Michael concludes his recent post with a prediction:
Failure is an orphan, and if Romney loses (I’m not convinced he will lose), his failure will not be pinned on any other faction.
If Romney loses, Michael is right that everyone will be running away from the failed campaign as quickly as they can, but that is why the failure can then be pinned on virtually any and every faction inside the party by each faction’s traditional foes. No one will want the blame, and everyone will be more than happy to assign it. That’s the way it always works, but it is more intense when the political defeat is unexpected or difficult for the losing side to understand. One way that each faction in the GOP will try to make sense of something that intuitively doesn’t make sense to its members will be to find a scapegoat that suits the interest of that faction. Ryanmaniacs will complain that Ryan has been misused and neglected, political consultants and Ryan skeptics will blame the Ryan selection, moderates will find fault with Romney’s position on immigration or social issues or whatever they find most distressing, and movement conservatives will hold a nebulous “establishment” responsible.
Frum has already staked out his argument that Romney was “saddled with” the Ryan plan, and holds that Romney made one of the worst possible VP choice possible, Ryan fans are starting to defend their hero and argue that he isn’t to blame for Romney’s shortcomings, and today Gerson returned to one of his favorite hobbyhorses to pretend that Romney’s political woes wouldn’t be so great if only he were more like George W. Bush on immigration. This is just a foretaste of what will follow a Romney loss. Making things more difficult for all involved is the fact that the Romney campaign has been startlingly substance-free even by the standards of a presidential campaign, which allows each faction to pin the campaign’s failure on whatever it wants. Because Romney has tried to be so many different things as a candidate, it will not be hard for each one to identify him with one of his positions and define his entire candidacy with it to the exclusion of everything else.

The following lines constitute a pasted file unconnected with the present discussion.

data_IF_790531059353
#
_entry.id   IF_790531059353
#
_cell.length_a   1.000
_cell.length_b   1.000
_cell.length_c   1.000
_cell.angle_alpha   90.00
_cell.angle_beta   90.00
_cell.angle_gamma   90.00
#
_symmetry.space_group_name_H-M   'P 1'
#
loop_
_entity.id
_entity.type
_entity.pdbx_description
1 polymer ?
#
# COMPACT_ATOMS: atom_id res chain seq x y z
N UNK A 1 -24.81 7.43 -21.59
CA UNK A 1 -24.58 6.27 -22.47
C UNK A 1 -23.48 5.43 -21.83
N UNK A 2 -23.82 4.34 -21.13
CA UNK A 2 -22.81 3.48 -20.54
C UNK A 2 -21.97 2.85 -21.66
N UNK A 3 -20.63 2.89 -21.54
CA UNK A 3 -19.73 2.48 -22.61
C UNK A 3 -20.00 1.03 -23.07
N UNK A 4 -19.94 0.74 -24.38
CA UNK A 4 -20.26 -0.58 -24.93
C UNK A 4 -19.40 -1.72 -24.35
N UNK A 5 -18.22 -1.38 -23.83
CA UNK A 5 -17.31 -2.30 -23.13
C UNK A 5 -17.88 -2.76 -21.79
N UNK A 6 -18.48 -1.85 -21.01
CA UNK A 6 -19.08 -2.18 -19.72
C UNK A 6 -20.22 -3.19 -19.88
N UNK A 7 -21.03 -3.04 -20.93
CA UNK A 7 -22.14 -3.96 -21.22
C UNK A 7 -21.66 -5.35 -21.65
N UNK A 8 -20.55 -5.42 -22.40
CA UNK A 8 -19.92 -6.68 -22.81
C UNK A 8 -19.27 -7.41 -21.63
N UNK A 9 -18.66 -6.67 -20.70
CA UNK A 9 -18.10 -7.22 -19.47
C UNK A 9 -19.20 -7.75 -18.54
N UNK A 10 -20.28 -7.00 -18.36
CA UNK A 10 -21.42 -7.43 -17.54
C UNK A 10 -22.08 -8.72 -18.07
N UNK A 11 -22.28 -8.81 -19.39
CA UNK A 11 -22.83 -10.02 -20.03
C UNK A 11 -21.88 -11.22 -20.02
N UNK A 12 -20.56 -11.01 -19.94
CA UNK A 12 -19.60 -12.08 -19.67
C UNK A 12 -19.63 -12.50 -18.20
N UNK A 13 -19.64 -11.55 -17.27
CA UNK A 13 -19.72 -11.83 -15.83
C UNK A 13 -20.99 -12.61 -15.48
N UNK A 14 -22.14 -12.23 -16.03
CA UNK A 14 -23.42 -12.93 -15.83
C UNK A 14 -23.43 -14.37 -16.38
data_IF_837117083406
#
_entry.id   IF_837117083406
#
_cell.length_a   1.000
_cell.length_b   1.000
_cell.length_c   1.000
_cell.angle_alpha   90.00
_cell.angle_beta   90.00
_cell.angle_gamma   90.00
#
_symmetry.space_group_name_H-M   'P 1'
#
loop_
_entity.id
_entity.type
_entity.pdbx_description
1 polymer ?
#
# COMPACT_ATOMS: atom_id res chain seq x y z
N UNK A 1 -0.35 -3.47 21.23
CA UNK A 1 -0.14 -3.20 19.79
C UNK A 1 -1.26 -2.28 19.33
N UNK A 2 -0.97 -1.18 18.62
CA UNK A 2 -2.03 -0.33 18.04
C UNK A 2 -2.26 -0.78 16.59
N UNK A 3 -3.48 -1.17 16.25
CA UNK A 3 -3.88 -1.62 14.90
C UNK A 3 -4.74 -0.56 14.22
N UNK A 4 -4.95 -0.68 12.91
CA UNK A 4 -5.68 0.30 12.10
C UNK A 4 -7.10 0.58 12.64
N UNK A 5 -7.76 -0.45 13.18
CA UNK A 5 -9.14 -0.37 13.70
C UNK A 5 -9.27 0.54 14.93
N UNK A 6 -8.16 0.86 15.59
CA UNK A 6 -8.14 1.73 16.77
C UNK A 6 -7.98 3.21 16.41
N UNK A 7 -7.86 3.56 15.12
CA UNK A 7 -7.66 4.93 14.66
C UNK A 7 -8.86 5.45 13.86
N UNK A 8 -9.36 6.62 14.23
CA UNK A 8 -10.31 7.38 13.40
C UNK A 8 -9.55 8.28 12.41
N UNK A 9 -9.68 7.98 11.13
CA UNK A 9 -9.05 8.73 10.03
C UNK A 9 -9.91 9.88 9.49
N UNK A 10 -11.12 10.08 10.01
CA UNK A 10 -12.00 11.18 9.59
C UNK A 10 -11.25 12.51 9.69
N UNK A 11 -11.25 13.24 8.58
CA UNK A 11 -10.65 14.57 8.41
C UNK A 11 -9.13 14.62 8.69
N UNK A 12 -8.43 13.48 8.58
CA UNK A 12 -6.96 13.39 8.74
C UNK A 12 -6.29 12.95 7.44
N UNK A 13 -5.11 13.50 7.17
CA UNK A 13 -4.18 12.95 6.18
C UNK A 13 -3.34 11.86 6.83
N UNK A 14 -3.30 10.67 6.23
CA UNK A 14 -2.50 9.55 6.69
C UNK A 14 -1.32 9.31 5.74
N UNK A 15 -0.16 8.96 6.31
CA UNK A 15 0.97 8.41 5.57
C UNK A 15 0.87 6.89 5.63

The truth is that most of the party’s factions contributed to the weaknesses of the Romney campaign in different ways, and many of the errors he has made have been the result of catering to each faction. If he weren’t so eager to please Republican hawks, Romney probably wouldn’t have made quite so many absurd and ill-advised attacks on foreign policy. Romney is willing to say whatever his audiences want to hear, so it reflects poorly on his supporters when he has to say ridiculous and untrue things to satisfy them, just as it reflects poorly on him that he says those things. Romney isn’t a very good politician in comparison to past Republican nominees, but anyone working with many of the arguments Romney’s party has been making over the last few years would be hard-pressed not to fail.